Given the time constraints of intraoperative imaging and the practical constraints of the computing capacity which can reasonably be assumed to be available in an operating room, our aim is to achieve an estimate of tract displacement with low computational complexity. The first component of tractfinder, the tract orientation atlas, provides a degree of spatial tolerance that alleviates the need for voxel-perfect registration and deformation, allowing the implementation of a minimal deformation algorithm. We then derive a tract segmentation from the overlap between the deformed atlas and fibre orientation information in the target image.

The novel contributions of this work are explicit handling of large-scale deformations and an automated pipeline that can produce results within 15 minutes. The pipeline can be run fully automatically with no minimal to no user input, depending on the particularities of an individual case (such as lesion mass effect and extent of resection). Tractfinder has been developed specifically for intraoperative imaging, but is equally applicable to any diffusion MRI data.


The tractfinder pipeline consists of three main components. The first component, the tract atlas, acts as a prior on a tract’s spatial location and orientation. It incorporates known knowledge about tracts in a way similar to the use of regions of interest in tractography. Next, tumour deformation modelling of the atlas corrects for the displacement of tracts by space-occupying lesions. Minimal adjustment to precomputed deformations can account for intraoperative brain shift. Finally, the deformed tract atlas and target dMRI fibre orientation data are combined to compute a likelihood map for the tract.

Since the focus of this communication is on tumour deformation modelling, the other components will only be briefly summarised for completeness. Throughout this section, wherever there is talk of an orientation distribution, all such distributions are represented in spherical harmonic (SH) basis [24]. In this framework, a distribution is parameterised by its SH coefficients up to a maximum order set to \(l_{max}=8\) unless otherwise specified.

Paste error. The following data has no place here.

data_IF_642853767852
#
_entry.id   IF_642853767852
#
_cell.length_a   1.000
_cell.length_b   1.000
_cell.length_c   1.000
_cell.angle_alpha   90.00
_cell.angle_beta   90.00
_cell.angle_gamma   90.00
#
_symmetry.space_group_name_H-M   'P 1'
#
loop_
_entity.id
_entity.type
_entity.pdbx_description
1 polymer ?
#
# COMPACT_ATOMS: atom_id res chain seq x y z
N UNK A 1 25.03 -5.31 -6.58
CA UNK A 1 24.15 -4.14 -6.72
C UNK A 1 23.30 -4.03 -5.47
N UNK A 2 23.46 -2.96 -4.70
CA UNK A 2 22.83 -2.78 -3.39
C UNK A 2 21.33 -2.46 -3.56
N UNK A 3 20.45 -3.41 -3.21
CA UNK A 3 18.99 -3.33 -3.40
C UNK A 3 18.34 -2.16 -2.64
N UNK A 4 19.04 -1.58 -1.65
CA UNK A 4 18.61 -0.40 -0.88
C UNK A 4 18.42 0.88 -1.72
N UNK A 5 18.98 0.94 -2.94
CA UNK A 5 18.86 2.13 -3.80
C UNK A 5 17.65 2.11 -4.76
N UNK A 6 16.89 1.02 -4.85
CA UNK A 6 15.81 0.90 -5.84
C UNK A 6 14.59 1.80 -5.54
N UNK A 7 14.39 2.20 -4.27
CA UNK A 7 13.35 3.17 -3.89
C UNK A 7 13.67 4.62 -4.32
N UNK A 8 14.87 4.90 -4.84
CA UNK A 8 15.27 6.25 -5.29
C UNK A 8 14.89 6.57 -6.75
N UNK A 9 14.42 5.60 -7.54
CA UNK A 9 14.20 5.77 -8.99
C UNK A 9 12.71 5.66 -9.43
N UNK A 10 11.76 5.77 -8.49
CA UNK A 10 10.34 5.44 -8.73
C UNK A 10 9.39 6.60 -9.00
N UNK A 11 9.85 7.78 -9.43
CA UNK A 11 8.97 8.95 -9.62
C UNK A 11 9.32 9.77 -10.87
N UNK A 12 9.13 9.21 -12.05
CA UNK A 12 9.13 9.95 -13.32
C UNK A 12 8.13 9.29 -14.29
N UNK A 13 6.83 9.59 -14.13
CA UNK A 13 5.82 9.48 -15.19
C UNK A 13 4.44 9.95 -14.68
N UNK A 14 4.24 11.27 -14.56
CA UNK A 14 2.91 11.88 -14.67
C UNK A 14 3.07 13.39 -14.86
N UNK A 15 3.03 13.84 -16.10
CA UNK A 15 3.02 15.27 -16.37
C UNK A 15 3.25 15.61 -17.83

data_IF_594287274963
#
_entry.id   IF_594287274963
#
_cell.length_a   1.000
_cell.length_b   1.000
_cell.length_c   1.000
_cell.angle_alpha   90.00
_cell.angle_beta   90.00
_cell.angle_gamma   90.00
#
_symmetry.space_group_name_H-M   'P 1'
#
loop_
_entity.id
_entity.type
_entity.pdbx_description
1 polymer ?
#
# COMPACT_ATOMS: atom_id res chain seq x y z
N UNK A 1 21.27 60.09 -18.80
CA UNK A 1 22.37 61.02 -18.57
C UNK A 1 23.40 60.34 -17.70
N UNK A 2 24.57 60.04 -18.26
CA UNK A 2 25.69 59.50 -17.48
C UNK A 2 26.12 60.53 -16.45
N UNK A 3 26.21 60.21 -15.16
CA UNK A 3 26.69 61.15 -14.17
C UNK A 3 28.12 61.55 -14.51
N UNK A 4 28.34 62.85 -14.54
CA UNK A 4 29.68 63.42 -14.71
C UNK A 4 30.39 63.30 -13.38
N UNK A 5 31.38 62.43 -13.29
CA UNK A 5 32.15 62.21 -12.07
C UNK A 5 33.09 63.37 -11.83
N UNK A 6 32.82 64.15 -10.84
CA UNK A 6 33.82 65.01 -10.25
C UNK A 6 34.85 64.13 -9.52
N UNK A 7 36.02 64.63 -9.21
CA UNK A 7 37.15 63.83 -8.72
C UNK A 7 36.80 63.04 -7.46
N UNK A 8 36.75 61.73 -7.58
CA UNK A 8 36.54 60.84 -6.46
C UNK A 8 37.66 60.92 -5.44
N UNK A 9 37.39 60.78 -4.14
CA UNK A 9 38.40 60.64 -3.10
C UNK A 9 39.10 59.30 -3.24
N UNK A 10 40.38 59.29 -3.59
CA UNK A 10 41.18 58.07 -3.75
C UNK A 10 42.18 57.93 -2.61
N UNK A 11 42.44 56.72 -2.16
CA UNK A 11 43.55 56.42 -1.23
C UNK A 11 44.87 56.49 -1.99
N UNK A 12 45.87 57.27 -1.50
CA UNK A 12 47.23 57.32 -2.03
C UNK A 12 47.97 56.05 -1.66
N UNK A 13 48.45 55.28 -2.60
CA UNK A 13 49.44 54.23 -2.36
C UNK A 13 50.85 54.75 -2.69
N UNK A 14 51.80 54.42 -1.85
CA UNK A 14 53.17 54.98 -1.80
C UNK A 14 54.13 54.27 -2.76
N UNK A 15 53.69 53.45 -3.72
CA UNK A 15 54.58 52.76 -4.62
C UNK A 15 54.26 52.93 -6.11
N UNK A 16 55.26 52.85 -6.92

Tract orientation atlas

A separate atlas is created for each tract of interest to capture its typical orientation and location. To date, bilateral atlases have been constructed for the optic radiation and corticospinal tract. First, the tract is reconstructed in each of a series of healthy training dMRI datasets (n=16) [25] using multi-shell multi-tissue constrained spherical deconvolution [26,27,28] and probabilistic streamline tractography [29, 30] and a consistent ROI-based reconstruction protocol. After manual filtering of biologically implausible streamlines, the reconstructions are transformed to MNI space [31].

Next, tract orientation distribution (TOD) mapping [32] is used to calculate the distribution of streamline orientations within each voxel. The TOD map is normalised to unit integral on the sphere in order to remove streamline density information. Finally, the mean over all training normalised TOD maps is computed.

The resulting tract atlas is an average map of the tract over all training subjects, which contains both a spatial and orientational components. For use in unseen target subjects, the tract atlas is linearly registered to the target image for subsequent calculations.

Tumour deformation modelling

The tract orientation atlas represents the expected orientation and location of the tract for a typical healthy subject. In order to correct for displacement of white matter tracts due to space occupying lesions, a simple radial tumour expansion model is employed.

The model has been adapted from the one described by Nowinski and Belov [33]. The model inputs are the segmentations of the tumour and brain volumes. Tumour segmentations were drawn manually for this study, while brain masks are readily computed by available MRI analysis software [28, 30, 34]. We define the direction \({\hat{\mathbf {e}}}\), which is the unit vector along the line connecting a point P(xyz) to the tumour centre of mass, S. Along \({\hat{\mathbf {e}}}\) we also define \(D_p\) as the distance \(\Vert \overrightarrow{SP}\Vert \), \(D_b\) as the distance from S to the brain surface and \(D_t\) as the distance from S to the tumour surface (Fig. 1).

Fig. 1
figure 1

Schematic of variables in radial tumour expansion model

Then, for a point in the original image \(P = (x,y,z)\) the transformed location in the deformed image \(P' = (x',y',z')\) is

$$\begin{aligned} P' = f(P) = P + \hat{\mathbf {e}}kD_ts. \end{aligned}$$